Tuesday, June 29, 2010

The cream of the coast

What do the Paddle Pop, the Cornetto and the Golden Gaytime share in common, other than the fact they are all ice cream and delicious? It's a question I would have been stumped by a few months ago. The answer? These products are all sold by the Streets Ice Cream company. I became interested in the two main Australian ice-cream producers (Peters and Streets) after starting a project on the history of the local dairy industry. I wanted to know if there may have been any factories local to the Illawarra, but what I found out was so much more significant. The first ever ice creams under the company name of Streets were in fact sold in Corrimal, N.S.W. [located north of Wollongong City]. To sweeten the deal, the company's creator had been a local.

The history of the company reveals a humble beginning. It was first established in 1920 in the small suburb of Corrimal. The first Street ice creams were sold by Edwin (Ted) Street [left], the company's namesake, and his wife who together owned a fruit shop. The first customer was a Corrimal native, Mr. Pop Winks. Before owning the fruit shop, Ted Streets had sold buttons, needles and cotton in the area.

The ice-cream was prepared with a small churn attached to a motor, and after the Depression Streets began selling them in his milk bar. The ice-cream was popular amongst locals and soon enough other businesses in the region began stocking the ice creams.

In 1932 Streets most popular ice-cream was known as the ‘Penny Pinky’. It was a strawberry ice cream offered in a cone which sold at the time for a penny. The Peters Ice Cream company was a long-standing competitor of the company, particularly in the Sydney market.

The history of individual products of the Streets brand is interesting, with the first of its stick line, the "heart" dating back to 1947. In 1950 the paddle pop was developed, and in this year a second factory was opened in River Street, Moruya. The factory would ultimately have only a brief history, having been closed in April 1954 when the collapse of a local bridge cut the factory off from its main suppliers [the Tuross bridge]. The paddle pop line was followed in 1962 by the "Splice" and then in 1963 the "Gaytime". Though like the Bubble O'Bill these products were developed after the sale of the company to Unilever in 1960, the ice creams continue to be sold under the company name "Streets".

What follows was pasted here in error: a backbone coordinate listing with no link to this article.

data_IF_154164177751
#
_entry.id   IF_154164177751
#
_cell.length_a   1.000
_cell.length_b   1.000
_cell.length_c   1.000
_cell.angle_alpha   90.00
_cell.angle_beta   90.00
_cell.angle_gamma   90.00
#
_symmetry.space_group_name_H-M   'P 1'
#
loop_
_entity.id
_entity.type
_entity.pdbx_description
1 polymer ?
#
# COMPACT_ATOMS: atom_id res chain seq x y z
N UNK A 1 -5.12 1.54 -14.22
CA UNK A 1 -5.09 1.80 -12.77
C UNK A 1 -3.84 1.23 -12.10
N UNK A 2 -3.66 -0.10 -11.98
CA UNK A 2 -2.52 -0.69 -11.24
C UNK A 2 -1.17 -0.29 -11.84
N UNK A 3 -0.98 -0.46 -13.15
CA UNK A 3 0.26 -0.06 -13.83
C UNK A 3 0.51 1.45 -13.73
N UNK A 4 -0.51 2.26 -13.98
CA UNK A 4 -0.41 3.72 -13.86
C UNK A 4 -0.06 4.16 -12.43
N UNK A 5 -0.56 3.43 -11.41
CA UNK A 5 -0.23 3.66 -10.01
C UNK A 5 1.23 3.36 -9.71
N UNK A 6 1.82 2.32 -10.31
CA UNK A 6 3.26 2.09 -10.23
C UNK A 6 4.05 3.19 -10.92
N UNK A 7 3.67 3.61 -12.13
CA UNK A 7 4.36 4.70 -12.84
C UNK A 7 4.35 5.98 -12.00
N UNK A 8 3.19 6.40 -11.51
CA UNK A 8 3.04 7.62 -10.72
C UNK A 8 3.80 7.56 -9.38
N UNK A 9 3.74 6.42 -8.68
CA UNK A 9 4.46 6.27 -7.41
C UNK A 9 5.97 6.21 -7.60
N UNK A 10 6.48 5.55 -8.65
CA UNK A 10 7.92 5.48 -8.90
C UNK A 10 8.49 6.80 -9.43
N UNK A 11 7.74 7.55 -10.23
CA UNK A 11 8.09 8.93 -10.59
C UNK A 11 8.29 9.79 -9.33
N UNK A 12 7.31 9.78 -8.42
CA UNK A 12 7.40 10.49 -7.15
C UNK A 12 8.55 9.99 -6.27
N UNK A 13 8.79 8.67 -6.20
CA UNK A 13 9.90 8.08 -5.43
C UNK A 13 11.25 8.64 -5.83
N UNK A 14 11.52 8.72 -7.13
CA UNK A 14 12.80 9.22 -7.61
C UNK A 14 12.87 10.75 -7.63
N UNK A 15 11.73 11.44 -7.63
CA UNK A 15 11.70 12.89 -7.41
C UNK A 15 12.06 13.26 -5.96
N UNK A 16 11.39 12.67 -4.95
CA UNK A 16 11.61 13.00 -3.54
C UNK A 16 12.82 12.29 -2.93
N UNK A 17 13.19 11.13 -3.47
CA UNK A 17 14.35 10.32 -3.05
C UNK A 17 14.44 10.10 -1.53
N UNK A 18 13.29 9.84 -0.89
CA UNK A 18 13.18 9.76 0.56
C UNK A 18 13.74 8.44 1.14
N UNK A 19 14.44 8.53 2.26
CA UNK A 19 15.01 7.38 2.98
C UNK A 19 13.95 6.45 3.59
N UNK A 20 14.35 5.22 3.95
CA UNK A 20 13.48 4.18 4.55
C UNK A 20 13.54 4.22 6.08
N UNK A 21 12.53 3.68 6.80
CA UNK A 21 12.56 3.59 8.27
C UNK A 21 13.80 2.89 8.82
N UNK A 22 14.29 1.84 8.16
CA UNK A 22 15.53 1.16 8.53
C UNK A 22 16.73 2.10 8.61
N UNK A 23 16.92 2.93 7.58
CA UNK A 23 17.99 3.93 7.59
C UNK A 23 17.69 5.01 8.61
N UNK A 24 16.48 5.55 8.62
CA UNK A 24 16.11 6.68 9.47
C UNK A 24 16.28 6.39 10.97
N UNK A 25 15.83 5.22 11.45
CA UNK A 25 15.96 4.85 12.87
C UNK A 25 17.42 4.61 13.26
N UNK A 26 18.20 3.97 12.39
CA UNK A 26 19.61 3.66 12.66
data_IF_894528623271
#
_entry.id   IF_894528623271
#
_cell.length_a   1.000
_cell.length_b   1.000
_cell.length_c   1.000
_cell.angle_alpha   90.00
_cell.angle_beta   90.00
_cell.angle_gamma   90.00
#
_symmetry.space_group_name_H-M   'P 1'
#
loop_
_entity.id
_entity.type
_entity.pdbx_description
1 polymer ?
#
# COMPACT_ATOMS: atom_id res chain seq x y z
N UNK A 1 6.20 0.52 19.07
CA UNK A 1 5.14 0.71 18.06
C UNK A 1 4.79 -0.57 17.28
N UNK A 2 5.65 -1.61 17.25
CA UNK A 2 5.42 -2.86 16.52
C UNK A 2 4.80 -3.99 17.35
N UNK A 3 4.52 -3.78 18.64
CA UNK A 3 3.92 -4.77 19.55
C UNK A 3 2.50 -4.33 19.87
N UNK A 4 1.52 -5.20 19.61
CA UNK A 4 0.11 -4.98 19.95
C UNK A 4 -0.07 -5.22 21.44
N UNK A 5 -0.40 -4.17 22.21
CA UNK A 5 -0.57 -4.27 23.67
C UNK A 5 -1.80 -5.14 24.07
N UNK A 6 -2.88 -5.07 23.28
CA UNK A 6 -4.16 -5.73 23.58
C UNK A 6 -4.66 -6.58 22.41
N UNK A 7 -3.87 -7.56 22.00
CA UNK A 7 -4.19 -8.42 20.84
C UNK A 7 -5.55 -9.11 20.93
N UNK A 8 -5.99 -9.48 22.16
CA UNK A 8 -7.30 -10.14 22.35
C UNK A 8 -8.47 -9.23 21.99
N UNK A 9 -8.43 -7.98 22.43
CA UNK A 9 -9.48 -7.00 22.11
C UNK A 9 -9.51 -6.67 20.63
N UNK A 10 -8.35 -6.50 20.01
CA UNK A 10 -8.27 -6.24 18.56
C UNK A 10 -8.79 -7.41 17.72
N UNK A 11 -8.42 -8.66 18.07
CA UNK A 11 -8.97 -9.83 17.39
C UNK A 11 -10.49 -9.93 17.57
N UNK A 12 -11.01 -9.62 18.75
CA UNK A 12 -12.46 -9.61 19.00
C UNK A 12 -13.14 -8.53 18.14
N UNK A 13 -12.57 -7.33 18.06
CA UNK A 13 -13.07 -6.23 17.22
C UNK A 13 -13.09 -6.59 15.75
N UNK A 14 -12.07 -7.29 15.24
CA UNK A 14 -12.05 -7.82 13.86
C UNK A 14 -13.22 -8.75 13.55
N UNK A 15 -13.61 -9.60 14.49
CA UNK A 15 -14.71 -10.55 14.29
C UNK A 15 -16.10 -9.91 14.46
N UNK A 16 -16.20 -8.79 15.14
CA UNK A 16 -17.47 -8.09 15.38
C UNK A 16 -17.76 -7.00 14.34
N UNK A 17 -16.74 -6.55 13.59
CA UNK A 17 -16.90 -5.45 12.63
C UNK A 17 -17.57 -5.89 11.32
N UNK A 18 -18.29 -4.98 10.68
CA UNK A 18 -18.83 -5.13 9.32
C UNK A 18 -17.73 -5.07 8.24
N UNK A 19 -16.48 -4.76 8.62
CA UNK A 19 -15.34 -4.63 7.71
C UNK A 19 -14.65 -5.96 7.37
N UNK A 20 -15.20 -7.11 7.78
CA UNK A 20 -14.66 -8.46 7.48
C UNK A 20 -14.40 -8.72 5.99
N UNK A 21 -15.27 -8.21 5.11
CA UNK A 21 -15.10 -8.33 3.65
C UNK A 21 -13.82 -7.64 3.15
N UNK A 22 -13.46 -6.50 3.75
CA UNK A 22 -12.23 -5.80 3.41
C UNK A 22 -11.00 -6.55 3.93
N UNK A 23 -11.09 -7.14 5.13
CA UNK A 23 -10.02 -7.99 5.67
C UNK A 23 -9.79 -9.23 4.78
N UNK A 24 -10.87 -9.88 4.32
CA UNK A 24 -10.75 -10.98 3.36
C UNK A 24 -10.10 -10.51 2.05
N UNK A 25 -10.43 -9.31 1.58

Paddle Pops and Polar Bear
The works located in Corrimal boasts the first moving neon sign displayed in Wollongong. It was an iconic sign which featured a polar bear licking an ice cream with the slogan "Bear in mind Streets Ice Cream" [left]. The factory sat vacant for many years until it was demolished to make way for the Illawarra Retirement Village opened in April 1994.

In his later years Mr. Edwin Streets was awarded an OBE but not wanting to be called Sir Ted politely declined the offer. He passed away at the age of 85 in 1975.

[Above] IMB Star for Edwin Streets
[Right] The boulevard of local stars- located at the entrance of the IPAC; the back of Wollongong Town Hall in shot.

Want to see more?

Image Sources: The historic images have been accessed through the local history section of Wollongong Library. The searchable collection 'Illawarra Images' may be accessed online by the link below:

The first image was taken at the Illawarra Museum located at 11 Market Street, Wollongong. The image depicts a Streets sign hung in Corrimal. The museum has a large collection of items related to the dairy industry, including a horse-drawn farm cart and large cheese press. The museum also has collections of war propaganda, a blacksmiths workshop, stockman's hut and a historic schoolroom. The museum has an interesting history of its own, being used as a post and telegraph office dating back to 1882.

[Above and Left] Illawarra Museum, 20th July 2010

[Below] Sidewalk fronting Illawarra Museum, 20th July 2010

Phone/Fax: 02 4228 7770

Museum Inquiries: 02 4283 2854

Museum Bookings: 02 4228 0158


  1. My father's 1st job with Streets in Corrimal. I actually lived there, and was there at the time the paddlepop was introduced. As a kid, the bear licking the Icecream has always stuck in my mind.
    My father would have been 100 year old this year. Born Mt. Kembla,1910. (Rex Connors 1st cousin)
    I Lived in the Illawarra district until 1966. My mate and I often laugh, we see the logo all over Europe. He was from Wollongong, but now lives in Amsterdam, where I often stay. He keeps bragging that the company is Dutch. He is right of course.

    I feel that Streets should return to the animation of a bear licking an Icecream...It was on the sign. A rebirth. It appeals to kids. With the animation software you get today it would be unreal.
    As a graphic Artist, I would like to submit some ideas. Just for fun. No charge!~!.... I still remember the bear back in 1953.
    Bundaberg Rum have been using the bear with great results. My mate and I mentioned that they were not the 1st to use the Polar Bear. They weren't impressed.
    The Heart Logo is the best. i believe it was designed in UK. I like it. I reckon there are kids out there that would love to submit designs.
    I received a lot of information from the Wollongong Library.
    Patrick Deegan, Mackay, Queensland